B. Persecution

To qualify as a refugee, a person must have a well-founded fear of being persecuted. Much criticism of the application of refugee law to climate change focuses on the lack of requisite persecution. Persecution involves two elements: serious harm and a failure by the state to protect from such harm. Yet the Refugee Convention does not require that the two elements come from a single source; a “bifurcated understanding” considers persecution as serious harm plus the failure of state protection. Currently, both aspects of persecution have been questioned in the context of mobility related to the impacts of climate change.

Serious harm is the sustained or systemic denial of human rights. The human rights that are impacted by climate change and mobility are many but will often include economic, cultural, and social rights. Refugee status tends to be recognized based on serious harm to certain civil and political rights, although violations of socio-economic rights have increasingly been found to give rise to a refugee claim. This includes claims grounded in the deprivation of an adequate standard of living and associated rights to food, housing, and health. Courts that have heard claims for refugee or protected status due to climate impacts have not found the risk of harm or harm experienced sufficiently imminent or severe to warrant protection. For example, New Zealand courts have concluded that environmental degradation on a small island state like Kiribati is not currently severe enough to place one’s life in jeopardy or to put at risk the enjoyment of an adequate standard of living.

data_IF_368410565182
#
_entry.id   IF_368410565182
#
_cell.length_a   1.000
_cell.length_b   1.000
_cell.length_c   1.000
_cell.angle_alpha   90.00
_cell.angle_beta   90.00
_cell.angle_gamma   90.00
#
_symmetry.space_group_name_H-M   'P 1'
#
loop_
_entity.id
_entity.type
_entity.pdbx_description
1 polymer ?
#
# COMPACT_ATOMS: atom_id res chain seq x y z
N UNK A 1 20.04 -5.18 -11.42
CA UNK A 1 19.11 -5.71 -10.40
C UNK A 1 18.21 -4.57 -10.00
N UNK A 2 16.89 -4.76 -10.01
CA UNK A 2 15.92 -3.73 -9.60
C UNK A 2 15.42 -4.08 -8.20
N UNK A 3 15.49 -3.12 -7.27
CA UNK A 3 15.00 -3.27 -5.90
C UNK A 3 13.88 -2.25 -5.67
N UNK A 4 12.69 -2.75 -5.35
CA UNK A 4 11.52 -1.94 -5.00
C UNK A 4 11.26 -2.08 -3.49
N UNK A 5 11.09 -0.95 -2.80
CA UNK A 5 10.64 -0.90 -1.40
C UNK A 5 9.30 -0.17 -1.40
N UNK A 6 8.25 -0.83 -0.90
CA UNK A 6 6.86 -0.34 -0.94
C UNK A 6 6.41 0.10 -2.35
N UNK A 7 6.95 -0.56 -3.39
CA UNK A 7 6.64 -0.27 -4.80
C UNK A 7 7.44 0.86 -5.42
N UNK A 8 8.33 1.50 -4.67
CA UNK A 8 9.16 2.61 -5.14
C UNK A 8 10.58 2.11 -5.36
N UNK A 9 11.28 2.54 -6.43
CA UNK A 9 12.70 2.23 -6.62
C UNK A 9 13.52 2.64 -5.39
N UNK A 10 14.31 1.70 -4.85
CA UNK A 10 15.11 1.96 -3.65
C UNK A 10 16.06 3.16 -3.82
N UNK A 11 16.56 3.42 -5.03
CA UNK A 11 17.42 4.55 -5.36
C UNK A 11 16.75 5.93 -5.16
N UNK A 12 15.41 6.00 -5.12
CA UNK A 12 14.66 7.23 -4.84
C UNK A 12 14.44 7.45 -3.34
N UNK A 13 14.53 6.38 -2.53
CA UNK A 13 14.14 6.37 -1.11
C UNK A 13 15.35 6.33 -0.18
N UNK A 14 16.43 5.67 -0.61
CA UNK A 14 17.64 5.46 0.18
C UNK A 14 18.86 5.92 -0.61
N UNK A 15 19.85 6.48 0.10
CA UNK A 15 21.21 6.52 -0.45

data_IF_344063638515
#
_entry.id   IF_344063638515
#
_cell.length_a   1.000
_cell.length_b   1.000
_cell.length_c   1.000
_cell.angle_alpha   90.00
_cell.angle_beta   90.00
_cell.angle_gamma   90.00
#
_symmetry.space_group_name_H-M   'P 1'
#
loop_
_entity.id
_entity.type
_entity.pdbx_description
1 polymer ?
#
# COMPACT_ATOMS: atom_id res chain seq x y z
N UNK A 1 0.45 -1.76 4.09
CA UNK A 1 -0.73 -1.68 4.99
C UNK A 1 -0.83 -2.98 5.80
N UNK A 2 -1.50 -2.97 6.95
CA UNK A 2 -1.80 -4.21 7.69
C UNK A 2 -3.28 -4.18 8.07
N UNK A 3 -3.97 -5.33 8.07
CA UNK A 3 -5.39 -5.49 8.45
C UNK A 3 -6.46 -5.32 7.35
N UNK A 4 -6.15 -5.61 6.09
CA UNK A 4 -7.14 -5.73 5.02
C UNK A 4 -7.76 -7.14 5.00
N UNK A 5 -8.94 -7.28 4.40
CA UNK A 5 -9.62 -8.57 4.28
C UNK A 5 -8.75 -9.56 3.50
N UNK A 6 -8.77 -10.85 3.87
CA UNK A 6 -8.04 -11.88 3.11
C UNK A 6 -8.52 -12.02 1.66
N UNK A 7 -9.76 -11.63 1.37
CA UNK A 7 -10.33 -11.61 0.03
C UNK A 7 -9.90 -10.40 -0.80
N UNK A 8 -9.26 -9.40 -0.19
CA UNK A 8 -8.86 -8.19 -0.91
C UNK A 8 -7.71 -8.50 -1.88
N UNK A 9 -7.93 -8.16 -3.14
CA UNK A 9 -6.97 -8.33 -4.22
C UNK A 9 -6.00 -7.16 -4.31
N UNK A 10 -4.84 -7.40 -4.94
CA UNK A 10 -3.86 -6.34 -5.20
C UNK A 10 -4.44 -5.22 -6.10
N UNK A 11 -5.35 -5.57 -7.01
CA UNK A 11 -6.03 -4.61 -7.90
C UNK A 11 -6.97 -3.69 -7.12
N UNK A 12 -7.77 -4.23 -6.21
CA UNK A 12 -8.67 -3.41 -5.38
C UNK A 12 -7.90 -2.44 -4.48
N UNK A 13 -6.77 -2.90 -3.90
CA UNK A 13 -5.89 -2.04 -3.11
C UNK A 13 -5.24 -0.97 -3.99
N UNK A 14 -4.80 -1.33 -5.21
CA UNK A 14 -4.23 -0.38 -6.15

Furthermore, a number of scholars conclude that environmental disruptions or the impacts of climate change—whether rising sea levels, tropical storms, droughts, or flooding—do not amount to persecution.  They highlight difficulty identifying a persecutor, question whether the harm has reached the threshold of persecution, and note that states may be willing to provide protection.

Some point out that harm from the impacts of climate change cannot be connected to the specific intent of a persecutor. However, the idea that persecutory intent must be proven has been criticized, as it can place an impossible burden on the refugee to prove the persecutor’s thoughts.

Other scholars do not take a bifurcated approach, arguing that an “agent of persecution” is required and that this is hard to meet when the source of serious harm related to movement is environmental. The need for an agent of persecution often refers to the idea that persecution must emanate from or be imputed to the state. The term ‘agent of persecution,’ however, can be confusing. The need for a link between persecution and government action or authority is not required. Non-state actors can also be responsible for the serious harm caused to refugees.

Indeed, international non-state actors in developed countries are primarily responsible for the causes of climate change, and these actors are often located outside the state where the gravest impacts may force people to leave their homes. It has been argued, however, that identifying these actors as persecutors “would create substantial difficulties, because one would have to establish the causality between their action/inaction and the respective climate change impact in each individual case,” which is considered “virtually impossible” at this time. This identification has also been called a “reversal of the traditional refugee paradigm” because it involves “delinking” the persecutor or cause of persecution from the territory from which flight occurs.

Additionally, the second element of persecution—a lack of state protection—has been questioned in the case of climate change. A failure of protection occurs when a state is unwilling or unable to protect against the risk of serious harm. With the impacts of climate change, states may be willing to protect those on the move. Many states may also be able—at least for the time being—to provide some form of protection or an alternative location to live without risk of serious harm. Furthermore, some people in places most at risk from the impacts of climate change, including those living on certain small island states, resist the idea of being called refugees.